In a variety of other cases, the Supreme Court has made clear that pre-hearing deprivations are constitutional, especially in emergency situations, often referred to by the courts as exigent circumstances. In one, the Supreme Court recognized “that where a State must act quickly, or where it would be impractical to provide pre-deprivation process, post-deprivation process satisfies the requirements of the Due Process Clause.” Through several rulings (see here and here for two examples), it has established that constitutional due process is satisfied as long as the government interest is strong; a state officer, such as a judge, is required to make a factual determination that the order is necessary; and a post-deprivation hearing is available within a short period of time after the ex parte order is entered. Extreme Risk laws meet each of these criteria for a constitutional process. Indeed, it is difficult to imagine a situation more suited to an ex parte order than one in which an armed individual experiencing some kind of crisis appears to be suicidal or a threat to others.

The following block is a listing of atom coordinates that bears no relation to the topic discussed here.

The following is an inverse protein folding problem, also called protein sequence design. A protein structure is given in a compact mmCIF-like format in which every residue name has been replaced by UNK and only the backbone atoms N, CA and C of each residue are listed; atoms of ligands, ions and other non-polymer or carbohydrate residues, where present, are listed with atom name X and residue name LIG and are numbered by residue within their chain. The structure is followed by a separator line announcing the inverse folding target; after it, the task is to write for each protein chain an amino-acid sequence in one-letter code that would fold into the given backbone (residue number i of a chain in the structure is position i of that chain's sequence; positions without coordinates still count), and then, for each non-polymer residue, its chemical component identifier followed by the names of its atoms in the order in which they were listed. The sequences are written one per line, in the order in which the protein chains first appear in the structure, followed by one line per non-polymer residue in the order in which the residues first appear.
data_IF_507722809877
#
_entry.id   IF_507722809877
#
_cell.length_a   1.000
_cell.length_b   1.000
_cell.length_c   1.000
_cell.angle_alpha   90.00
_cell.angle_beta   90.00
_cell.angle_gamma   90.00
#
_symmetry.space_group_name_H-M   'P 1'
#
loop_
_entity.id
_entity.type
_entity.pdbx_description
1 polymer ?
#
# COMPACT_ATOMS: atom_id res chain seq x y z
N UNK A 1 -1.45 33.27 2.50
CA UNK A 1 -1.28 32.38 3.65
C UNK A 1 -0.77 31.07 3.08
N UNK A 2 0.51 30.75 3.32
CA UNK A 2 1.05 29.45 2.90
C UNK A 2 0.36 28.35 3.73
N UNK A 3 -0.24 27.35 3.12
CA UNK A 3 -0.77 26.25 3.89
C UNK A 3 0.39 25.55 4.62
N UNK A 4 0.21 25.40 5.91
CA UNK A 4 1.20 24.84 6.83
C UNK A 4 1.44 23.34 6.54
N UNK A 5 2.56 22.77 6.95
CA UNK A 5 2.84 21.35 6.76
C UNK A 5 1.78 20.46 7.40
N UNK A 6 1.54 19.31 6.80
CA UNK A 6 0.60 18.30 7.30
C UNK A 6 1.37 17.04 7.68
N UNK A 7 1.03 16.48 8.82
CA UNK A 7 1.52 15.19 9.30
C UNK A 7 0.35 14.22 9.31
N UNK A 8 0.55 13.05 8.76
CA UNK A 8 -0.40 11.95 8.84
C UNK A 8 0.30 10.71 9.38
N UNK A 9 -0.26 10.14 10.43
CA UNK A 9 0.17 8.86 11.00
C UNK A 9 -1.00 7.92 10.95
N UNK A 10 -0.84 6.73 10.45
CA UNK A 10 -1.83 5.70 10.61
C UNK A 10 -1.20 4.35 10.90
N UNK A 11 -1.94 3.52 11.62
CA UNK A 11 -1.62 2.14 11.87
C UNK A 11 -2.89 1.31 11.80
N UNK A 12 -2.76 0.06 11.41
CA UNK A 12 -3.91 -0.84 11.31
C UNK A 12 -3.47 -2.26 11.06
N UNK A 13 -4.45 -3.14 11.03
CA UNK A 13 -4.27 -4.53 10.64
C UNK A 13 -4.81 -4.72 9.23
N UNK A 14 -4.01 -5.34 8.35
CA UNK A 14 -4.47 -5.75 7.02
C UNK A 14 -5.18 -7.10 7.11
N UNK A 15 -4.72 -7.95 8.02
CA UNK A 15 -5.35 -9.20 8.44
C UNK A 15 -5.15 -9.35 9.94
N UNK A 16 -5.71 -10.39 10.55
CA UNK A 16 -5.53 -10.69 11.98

Following the framework established by the Supreme Court, multiple courts have issued rulings that strongly suggest they would uphold Extreme Risk Protection Orders if challenged in court on due process grounds. At the time this article first went to press in April 2019, no court had explicitly ruled on whether red flag laws were compatible with constitutional due process. But Florida’s 1st District Court of Appeal changed that on September 25, 2019 when it broke new ground and rightly upheld Florida’s red flag law in the face of a constitutional due process challenge.